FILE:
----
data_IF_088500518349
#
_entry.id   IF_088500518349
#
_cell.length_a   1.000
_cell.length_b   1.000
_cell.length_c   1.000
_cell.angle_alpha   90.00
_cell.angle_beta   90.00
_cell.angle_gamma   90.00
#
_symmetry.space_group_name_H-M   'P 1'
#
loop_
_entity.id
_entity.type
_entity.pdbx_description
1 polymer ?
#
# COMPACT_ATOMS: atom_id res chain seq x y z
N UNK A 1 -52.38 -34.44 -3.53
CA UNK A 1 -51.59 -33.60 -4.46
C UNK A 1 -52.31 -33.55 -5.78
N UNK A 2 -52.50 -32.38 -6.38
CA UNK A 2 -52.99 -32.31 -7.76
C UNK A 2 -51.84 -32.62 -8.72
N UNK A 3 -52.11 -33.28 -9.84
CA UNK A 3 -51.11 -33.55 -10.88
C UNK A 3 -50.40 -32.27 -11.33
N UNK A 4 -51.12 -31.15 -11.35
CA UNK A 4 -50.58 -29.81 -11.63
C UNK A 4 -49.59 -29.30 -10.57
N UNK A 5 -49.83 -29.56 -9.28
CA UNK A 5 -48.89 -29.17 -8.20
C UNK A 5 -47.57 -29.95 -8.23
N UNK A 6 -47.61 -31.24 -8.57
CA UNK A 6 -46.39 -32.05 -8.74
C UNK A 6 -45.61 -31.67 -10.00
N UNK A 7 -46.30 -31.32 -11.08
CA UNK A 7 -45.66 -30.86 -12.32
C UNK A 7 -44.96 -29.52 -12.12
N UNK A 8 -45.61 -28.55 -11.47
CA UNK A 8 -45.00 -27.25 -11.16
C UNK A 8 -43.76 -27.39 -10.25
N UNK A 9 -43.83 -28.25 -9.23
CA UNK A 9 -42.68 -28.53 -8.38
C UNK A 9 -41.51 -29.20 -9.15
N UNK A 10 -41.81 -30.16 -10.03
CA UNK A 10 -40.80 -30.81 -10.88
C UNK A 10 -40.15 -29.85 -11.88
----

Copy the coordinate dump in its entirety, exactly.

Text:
data_IF_088500518349
#
_entry.id   IF_088500518349
#
_cell.length_a   1.000
_cell.length_b   1.000
_cell.length_c   1.000
_cell.angle_alpha   90.00
_cell.angle_beta   90.00
_cell.angle_gamma   90.00
#
_symmetry.space_group_name_H-M   'P 1'
#
loop_
_entity.id
_entity.type
_entity.pdbx_description
1 polymer ?
#
# COMPACT_ATOMS: atom_id res chain seq x y z
N UNK A 1 -52.38 -34.44 -3.53
CA UNK A 1 -51.59 -33.60 -4.46
C UNK A 1 -52.31 -33.55 -5.78
N UNK A 2 -52.50 -32.38 -6.38
CA UNK A 2 -52.99 -32.31 -7.76
C UNK A 2 -51.84 -32.62 -8.72
N UNK A 3 -52.11 -33.28 -9.84
CA UNK A 3 -51.11 -33.55 -10.88
C UNK A 3 -50.40 -32.27 -11.33
N UNK A 4 -51.12 -31.15 -11.35
CA UNK A 4 -50.58 -29.81 -11.63
C UNK A 4 -49.59 -29.30 -10.57
N UNK A 5 -49.83 -29.56 -9.28
CA UNK A 5 -48.89 -29.17 -8.20
C UNK A 5 -47.57 -29.95 -8.23
N UNK A 6 -47.61 -31.24 -8.57
CA UNK A 6 -46.39 -32.05 -8.74
C UNK A 6 -45.61 -31.67 -10.00
N UNK A 7 -46.30 -31.32 -11.08
CA UNK A 7 -45.66 -30.86 -12.32
C UNK A 7 -44.96 -29.52 -12.12
N UNK A 8 -45.61 -28.55 -11.47
CA UNK A 8 -45.00 -27.25 -11.16
C UNK A 8 -43.76 -27.39 -10.25
N UNK A 9 -43.83 -28.25 -9.23
CA UNK A 9 -42.68 -28.53 -8.38
C UNK A 9 -41.51 -29.20 -9.15
N UNK A 10 -41.81 -30.16 -10.03
CA UNK A 10 -40.80 -30.81 -10.88
C UNK A 10 -40.15 -29.85 -11.88